In an effort to keep up with changing technology, the FTC is proposing changes to online privacy rules that give parents control over the type of information that Web sites can collect from kids under 13.
The proposed amendments are an update to the Children's Online Privacy Protection Act, which became effective in 2000. The possible revisions focus on five areas, including parental notice, the definition of personal information, and the confidentiality and security of children's personal information.
The agency said it also wants to strengthen rules regarding confidentiality and security of children's personal information.
Specifically, the Commission proposes adding a requirement that operators ensure that any service providers or third-parties to whom they disclose a child's personal information have in place reasonable procedures to protect it, that operators retain the information for only as long as is reasonably necessary, and that they properly delete that information by taking reasonable measures to protect against unauthorized access to, or use in connection with, its disposal.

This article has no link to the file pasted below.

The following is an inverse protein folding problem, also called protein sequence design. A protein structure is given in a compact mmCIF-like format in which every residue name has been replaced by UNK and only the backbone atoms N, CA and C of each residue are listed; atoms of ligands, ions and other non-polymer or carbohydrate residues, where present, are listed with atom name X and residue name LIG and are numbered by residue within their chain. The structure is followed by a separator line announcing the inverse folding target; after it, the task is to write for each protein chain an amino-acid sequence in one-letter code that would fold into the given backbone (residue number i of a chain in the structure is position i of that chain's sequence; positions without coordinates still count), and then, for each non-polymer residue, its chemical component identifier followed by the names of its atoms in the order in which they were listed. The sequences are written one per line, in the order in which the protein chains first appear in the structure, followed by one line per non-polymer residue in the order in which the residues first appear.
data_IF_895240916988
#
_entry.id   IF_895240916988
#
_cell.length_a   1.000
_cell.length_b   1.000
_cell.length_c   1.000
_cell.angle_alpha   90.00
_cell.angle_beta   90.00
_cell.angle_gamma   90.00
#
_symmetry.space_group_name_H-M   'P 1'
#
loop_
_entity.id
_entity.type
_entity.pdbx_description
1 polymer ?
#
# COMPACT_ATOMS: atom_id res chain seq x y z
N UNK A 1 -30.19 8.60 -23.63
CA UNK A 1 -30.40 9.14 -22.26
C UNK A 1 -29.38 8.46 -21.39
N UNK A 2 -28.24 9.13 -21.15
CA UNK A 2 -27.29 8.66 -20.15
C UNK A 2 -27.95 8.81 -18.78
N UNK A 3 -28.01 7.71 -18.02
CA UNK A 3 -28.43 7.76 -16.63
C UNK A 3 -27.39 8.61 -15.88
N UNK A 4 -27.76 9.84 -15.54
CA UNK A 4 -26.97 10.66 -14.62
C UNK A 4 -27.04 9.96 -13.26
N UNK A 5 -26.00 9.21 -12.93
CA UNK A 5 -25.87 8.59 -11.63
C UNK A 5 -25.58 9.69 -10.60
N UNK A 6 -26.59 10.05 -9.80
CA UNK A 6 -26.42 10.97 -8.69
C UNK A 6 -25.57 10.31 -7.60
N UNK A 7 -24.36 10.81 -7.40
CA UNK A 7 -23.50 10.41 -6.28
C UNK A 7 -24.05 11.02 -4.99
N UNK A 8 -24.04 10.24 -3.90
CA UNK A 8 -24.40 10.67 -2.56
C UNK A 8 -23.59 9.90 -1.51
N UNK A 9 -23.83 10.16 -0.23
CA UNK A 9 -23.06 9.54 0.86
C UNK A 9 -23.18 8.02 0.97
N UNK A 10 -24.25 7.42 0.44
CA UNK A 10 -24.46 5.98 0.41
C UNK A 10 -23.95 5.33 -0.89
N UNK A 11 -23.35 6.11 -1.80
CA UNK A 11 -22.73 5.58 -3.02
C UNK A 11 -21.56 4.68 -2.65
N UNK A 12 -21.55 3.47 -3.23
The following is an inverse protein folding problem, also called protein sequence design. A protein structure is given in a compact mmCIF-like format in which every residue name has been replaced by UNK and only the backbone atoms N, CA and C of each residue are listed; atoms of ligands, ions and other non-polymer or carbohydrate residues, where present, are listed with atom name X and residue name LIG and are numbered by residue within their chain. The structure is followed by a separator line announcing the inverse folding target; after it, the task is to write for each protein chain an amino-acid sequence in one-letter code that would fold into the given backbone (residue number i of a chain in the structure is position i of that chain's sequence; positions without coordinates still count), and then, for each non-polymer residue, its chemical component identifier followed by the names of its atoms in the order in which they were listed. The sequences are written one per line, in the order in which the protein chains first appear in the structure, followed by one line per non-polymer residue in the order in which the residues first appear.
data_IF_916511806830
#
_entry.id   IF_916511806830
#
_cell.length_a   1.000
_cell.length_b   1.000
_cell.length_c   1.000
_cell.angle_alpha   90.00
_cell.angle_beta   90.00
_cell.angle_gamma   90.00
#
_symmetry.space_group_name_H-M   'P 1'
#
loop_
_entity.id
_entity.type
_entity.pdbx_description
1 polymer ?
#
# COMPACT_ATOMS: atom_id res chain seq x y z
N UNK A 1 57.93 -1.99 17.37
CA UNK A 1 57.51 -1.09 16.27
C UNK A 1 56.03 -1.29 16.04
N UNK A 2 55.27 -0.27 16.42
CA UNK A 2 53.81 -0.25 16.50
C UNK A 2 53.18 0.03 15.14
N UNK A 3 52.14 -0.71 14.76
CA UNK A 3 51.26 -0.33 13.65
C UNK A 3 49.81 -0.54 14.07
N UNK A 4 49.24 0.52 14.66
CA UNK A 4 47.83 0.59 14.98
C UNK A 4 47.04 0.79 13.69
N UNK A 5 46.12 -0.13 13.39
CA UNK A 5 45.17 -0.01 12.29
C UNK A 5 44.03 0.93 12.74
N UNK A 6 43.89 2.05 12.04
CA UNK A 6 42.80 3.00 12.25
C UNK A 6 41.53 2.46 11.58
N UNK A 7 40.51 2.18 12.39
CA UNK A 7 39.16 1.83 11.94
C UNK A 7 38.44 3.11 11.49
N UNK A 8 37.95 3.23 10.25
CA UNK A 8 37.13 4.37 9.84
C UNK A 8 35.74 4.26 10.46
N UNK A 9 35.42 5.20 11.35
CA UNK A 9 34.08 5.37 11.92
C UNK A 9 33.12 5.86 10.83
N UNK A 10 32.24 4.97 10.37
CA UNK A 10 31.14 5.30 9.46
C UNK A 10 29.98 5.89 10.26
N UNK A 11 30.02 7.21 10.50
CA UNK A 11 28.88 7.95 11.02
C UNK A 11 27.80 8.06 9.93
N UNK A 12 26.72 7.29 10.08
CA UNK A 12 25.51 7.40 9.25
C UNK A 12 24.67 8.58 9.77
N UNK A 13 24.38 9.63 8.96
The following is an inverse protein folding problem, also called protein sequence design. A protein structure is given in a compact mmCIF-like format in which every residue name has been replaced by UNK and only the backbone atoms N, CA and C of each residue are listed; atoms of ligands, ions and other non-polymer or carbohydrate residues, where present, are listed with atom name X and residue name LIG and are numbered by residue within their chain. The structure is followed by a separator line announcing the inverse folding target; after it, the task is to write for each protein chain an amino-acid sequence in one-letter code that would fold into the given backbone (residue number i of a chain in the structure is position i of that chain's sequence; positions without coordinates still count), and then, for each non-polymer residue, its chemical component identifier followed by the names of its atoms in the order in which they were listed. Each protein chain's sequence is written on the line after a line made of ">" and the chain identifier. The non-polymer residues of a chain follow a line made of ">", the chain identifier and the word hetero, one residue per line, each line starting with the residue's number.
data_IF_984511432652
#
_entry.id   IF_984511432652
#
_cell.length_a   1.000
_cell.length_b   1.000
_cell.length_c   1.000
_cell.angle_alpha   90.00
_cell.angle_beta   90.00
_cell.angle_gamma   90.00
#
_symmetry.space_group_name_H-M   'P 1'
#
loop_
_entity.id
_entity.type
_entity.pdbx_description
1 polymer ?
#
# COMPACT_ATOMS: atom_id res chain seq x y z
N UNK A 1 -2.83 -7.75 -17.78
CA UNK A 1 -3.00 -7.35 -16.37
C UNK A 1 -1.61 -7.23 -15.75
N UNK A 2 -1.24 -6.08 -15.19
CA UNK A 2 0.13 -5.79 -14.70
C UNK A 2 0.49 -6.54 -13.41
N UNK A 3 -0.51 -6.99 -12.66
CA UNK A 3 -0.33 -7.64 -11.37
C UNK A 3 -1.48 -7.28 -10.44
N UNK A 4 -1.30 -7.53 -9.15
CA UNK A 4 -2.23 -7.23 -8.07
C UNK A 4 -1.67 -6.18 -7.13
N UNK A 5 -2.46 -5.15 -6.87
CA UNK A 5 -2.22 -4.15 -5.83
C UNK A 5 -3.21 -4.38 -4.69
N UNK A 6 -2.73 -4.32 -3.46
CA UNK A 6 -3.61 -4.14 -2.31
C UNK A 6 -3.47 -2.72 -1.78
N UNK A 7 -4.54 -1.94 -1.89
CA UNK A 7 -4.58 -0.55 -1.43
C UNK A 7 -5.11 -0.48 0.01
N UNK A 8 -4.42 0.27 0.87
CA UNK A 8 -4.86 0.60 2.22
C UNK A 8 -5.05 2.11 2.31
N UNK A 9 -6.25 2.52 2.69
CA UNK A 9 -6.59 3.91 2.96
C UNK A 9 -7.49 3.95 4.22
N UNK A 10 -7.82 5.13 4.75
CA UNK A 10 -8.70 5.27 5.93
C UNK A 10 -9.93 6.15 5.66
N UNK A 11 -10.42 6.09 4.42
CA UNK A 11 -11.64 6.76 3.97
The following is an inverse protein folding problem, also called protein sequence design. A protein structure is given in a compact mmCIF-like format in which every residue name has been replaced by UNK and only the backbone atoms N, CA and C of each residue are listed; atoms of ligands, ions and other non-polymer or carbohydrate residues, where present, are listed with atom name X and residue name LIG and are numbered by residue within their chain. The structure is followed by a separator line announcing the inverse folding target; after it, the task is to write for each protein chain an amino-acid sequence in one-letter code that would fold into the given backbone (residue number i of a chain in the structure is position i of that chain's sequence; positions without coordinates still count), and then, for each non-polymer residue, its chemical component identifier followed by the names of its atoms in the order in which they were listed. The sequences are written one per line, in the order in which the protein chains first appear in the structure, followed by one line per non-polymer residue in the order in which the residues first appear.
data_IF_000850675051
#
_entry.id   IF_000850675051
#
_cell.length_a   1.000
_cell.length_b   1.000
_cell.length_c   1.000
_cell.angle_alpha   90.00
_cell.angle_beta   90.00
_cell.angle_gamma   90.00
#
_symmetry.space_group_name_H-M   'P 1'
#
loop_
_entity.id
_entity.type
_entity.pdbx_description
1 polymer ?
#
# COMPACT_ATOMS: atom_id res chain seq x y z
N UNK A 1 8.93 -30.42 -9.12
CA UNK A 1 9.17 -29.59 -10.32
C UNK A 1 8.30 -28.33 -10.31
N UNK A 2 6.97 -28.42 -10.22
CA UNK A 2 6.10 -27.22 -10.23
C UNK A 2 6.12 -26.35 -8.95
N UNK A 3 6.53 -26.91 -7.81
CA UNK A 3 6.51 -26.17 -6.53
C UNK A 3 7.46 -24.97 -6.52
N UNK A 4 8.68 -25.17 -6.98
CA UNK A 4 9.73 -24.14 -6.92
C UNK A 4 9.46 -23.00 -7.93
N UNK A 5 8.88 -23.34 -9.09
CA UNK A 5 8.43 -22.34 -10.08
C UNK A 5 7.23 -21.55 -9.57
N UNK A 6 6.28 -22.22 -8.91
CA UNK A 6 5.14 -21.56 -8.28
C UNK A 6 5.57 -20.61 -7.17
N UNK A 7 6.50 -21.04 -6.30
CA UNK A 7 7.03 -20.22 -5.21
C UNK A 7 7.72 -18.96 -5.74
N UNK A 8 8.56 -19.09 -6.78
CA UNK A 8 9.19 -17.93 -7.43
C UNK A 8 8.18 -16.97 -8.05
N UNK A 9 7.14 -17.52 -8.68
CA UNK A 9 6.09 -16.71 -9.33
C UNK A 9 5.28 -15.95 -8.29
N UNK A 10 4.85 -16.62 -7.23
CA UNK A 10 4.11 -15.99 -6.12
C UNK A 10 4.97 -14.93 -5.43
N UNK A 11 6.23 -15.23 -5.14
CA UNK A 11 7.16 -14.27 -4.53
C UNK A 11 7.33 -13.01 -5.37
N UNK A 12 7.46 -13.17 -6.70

The FTC says it's aiming to find a balance point between keeping children safe and avoiding undue burdens on companies as technology continues its hyperpaced evolution.
"In this era of rapid technological change, kids are often tech savvy but judgment poor. We want to ensure that the COPPA Rule is effective in helping parents protect their children online, without unnecessarily burdening online businesses," said FTC Chairman Jon Leibowitz said in a statement. "We look forward to the continuing thoughtful input from industry, children's advocates, and other stakeholders as we work to update the Rule."
Survey: 7.5M Facebook users below minimum ages
FTC: Disney's Playdom violated child protection act
iOS developer to pay $50,000 fine over child privacy